MARGARET WARNER: Finally tonight: remembering a heroine of the civil rights era.
And to Gwen Ifill.
GWEN IFILL: Dorothy Irene Height always made it her business to be in the room, whether it was working with Eleanor Roosevelt and Mary McLeod Bethune, or advising Martin Luther King Jr. and Roy Wilkins.
After a lifetime of activism, she received both the Presidential Medal of Freedom from President Bill Clinton in 1994 and the Congressional Medal of Honor from President George W. Bush in 2004.
DOROTHY IRENE HEIGHT, activist: Early in life, I learned that it was important to have some goals, and to have a sense that you were not just a worker, but that you had a mission, and to have a sense of a life’s work. And I chose to put my life’s work in the direction of equality and justice.
GWEN IFILL: Height returned to the White House earlier this year when President Obama unveiled an Oval Office copy of the Emancipation Proclamation. Today, the president hailed her as the godmother of the civil rights movement.
Height served as president of the National Council of Negro Women for 40 years, and was a longtime board member of the YWCA, where she began her career as a social worker.
I spoke with her in 2003, when she published her autobiography,
“Open Wide the Freedom Gates.” In it, she recalled the history she had witnessed, including her first meeting with a future civil rights icon.
DOROTHY IRENE HEIGHT: I first met Martin Luther King Jr. when he was just 15. He had come to Morehouse College as a gifted student.
And he was living with Dr. — and I was living with Dr. and Mrs. Mays, because, at that time, I could not be accepted in a white hotel. And Dr. Mays had wanted me to meet his favorite student.
And it was really a tremendous experience to sit there and hear a 15-year-old talk about whether he wanted to be a doctor or enter law or medicine. But you had a sense of purpose in him. And, 10 years later, 1955, he responded when Rosa Parks refused to give up her seat on a bus. And we all know the rest is history.
GWEN IFILL: Height was often one of the only women in the room, or on the stage, at pivotal moments in history.
Here she is seen standing to King’s left during 1963’s historic “I Have a Dream” speech.
DOROTHY IRENE HEIGHT: I think I was born a feminist, because I think, all of my life, I have been proud to be a girl and to be a woman. But it was a very significant experience to be a — the woman member among those men.
GWEN IFILL: Was there a downside to that?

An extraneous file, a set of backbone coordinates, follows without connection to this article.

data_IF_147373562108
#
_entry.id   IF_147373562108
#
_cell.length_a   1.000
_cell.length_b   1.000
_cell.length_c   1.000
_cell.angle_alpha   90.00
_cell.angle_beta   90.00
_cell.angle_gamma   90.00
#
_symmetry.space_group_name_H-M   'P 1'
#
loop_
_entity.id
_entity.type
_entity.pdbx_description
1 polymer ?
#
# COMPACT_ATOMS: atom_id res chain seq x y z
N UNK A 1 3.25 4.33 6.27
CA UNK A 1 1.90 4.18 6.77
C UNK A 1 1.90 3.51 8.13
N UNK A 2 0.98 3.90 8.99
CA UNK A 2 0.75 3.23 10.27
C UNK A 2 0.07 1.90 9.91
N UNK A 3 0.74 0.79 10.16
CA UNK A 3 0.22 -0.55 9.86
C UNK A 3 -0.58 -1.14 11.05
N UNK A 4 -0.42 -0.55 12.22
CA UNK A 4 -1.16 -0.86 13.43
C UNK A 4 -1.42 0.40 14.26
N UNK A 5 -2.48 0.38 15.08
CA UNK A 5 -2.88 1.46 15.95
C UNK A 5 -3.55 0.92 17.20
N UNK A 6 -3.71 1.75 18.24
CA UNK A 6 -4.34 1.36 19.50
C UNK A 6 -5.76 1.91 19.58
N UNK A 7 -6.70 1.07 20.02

DOROTHY IRENE HEIGHT: Well, it was hard sometimes for them to realize, as in the March on Washington, the importance of women’s rights.
I mean, I think that we were so absorbed in the racial situation and racism. And I — if you remember, at the March on Washington, despite all of our efforts — and many women joined me — we were not able to get a woman to speak. The only female voice heard was the singer Mahalia Jackson.
But in the basic things that really — we worked through that, and we supported the march, as everyone had to do, because it was a tremendous moment in American life.
GWEN IFILL: But her involvement didn’t end there. In 1964, she helped create Wednesdays in Mississippi, which sent interracial teams of Northern women to Mississippi to discuss racial justice with their Southern counterparts.
Known for her trademark hats, her sharp memory, and her astonishing tirelessness, Dorothy Height never quite retired.
DOROTHY IRENE HEIGHT: So long as God should let me live, I want to be out there working to help to see what needs to be done, and making whatever contribution I can make, doing it not for myself, but for others, not by myself, but with others, and for the betterment of us all.
And I hope that, as we leave this ceremony, all of us will feel that new sense of commitment, and to go forward, and to do it in a spirit knowing that we do not work alone.
GWEN IFILL: And, in her final years, Height worked to make sure that younger leaders would follow her path.
DOROTHY IRENE HEIGHT: I would like very much to see our younger generation, who have inherited open doors, take more time to learn their own history, so that they will see how they build on what has happened.
GWEN IFILL: Dorothy Height was 98 years old.